Britain’s Secret Intelligence Service (MI6) and Security Service (MI5) are highly effective in their special fields of human intelligence acquisition or HUMINT; but in communications intelligence, the United States is far ahead of anyone else. Of course, intelligence information—particularly communications intelligence, which needs to be carefully sifted and analyzed to make sense—is not infallible. If it were, neither the outrage of 9/11 in New York and Washington nor that of the London bombs of July 7, 2005, would have occurred. That, though, is an argument for improved information gathering and more use of HUMINT, not for risking current information sharing, which is what the long-term effect of leaving America to her own devices would inevitably involve for Britain.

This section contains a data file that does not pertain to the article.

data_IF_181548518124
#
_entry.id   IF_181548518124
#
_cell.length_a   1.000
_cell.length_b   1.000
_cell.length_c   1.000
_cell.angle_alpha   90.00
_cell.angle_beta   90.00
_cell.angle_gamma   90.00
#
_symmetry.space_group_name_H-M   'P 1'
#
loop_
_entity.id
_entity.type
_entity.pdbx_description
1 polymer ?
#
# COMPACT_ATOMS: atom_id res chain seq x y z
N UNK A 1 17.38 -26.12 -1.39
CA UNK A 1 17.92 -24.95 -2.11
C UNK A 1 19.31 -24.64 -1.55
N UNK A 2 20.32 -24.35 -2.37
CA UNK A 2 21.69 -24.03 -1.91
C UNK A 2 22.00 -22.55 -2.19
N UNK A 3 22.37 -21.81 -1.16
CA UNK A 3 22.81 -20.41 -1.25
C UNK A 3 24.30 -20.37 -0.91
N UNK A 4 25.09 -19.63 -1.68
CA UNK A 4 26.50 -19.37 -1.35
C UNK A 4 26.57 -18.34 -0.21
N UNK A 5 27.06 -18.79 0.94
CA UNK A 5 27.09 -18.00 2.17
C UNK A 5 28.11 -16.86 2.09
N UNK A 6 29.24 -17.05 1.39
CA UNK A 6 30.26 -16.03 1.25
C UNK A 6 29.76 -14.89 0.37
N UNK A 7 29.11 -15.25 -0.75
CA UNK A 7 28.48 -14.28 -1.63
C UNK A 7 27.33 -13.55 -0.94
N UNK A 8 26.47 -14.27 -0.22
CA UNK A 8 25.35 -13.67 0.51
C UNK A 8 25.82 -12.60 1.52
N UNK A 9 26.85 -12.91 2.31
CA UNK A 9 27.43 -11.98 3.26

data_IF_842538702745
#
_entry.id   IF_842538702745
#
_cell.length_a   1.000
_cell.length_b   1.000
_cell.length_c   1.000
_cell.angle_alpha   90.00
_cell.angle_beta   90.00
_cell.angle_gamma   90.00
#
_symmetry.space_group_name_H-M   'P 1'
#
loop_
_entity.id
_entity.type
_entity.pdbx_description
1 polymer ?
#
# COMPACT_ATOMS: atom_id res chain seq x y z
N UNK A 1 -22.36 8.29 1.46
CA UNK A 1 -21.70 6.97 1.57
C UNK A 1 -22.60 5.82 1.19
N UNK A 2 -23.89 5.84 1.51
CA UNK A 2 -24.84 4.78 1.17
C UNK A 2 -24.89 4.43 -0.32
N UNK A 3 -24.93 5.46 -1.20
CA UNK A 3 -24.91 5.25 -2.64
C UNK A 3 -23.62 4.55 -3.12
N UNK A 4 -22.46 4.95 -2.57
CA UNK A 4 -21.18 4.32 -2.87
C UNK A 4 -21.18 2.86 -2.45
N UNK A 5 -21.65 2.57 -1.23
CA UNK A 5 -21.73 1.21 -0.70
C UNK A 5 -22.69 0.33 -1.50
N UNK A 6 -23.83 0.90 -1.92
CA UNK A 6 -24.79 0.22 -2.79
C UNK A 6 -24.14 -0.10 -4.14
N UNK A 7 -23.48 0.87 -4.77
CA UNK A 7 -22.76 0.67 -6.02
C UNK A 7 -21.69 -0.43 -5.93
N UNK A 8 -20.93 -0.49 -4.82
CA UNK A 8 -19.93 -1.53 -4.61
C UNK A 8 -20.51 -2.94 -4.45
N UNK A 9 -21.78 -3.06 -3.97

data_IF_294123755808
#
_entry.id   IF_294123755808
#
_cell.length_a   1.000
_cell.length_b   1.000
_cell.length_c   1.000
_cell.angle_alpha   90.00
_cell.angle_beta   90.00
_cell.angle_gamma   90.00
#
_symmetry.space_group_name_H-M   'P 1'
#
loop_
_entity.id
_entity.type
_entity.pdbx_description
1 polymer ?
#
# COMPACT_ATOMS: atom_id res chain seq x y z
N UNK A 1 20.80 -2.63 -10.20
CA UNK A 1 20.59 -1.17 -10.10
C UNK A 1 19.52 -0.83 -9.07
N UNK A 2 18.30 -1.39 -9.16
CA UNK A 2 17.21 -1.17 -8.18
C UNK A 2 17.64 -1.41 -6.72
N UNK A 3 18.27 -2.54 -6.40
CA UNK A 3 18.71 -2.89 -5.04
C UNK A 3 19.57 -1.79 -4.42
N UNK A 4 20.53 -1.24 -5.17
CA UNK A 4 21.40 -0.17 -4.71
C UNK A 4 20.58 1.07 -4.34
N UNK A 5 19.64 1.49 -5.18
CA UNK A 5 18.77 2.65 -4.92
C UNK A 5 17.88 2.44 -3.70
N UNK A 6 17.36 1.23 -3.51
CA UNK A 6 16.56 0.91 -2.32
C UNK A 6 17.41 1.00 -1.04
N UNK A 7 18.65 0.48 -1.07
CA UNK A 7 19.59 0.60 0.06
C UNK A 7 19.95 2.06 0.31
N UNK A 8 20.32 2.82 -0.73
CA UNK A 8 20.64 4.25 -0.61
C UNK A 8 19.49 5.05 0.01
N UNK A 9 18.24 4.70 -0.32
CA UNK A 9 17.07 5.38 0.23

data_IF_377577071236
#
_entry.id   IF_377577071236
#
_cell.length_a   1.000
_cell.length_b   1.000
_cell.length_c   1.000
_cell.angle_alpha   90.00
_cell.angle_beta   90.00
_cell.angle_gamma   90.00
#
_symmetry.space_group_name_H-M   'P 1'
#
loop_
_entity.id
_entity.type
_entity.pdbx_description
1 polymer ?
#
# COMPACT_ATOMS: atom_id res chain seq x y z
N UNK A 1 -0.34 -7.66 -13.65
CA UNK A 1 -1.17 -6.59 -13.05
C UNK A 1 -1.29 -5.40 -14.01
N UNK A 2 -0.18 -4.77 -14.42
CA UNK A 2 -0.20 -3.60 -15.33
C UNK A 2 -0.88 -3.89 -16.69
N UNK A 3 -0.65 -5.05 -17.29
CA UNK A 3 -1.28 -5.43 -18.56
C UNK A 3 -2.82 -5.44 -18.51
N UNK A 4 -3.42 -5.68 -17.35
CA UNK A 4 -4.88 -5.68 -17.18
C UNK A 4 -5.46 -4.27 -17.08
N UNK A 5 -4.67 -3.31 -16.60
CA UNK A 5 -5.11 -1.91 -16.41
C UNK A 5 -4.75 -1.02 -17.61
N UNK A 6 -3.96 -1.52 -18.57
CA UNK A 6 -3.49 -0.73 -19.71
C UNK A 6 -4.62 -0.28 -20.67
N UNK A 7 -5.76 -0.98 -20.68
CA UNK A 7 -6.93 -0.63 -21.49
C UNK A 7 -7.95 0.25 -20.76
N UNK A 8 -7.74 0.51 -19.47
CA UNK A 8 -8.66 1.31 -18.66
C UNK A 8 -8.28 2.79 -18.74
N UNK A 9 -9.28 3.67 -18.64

Indeed, a useful initiative for any incoming British government to take now would be to re-examine with the United States whether there are not ways in which Britain’s HUMINT skills and traditional links with much of the Islamic world, including that part of it which is now resident in Britain itself, could be put to better use. The more that Britain gives to the intelligence relationship the more it can (and should) expect to receive back from it.
In the end, Britain’s worth to America will always be measured by the country’s willingness and ability to deploy effective military power alongside its ally. This cannot be too often or too emphatically stated: Unfortunately, British politicians, including Tony Blair, who privately recognize the fact never put the point so bluntly. It needs to be made, though, because it dispels the illusion that Britain can enjoy security and influence on the cheap.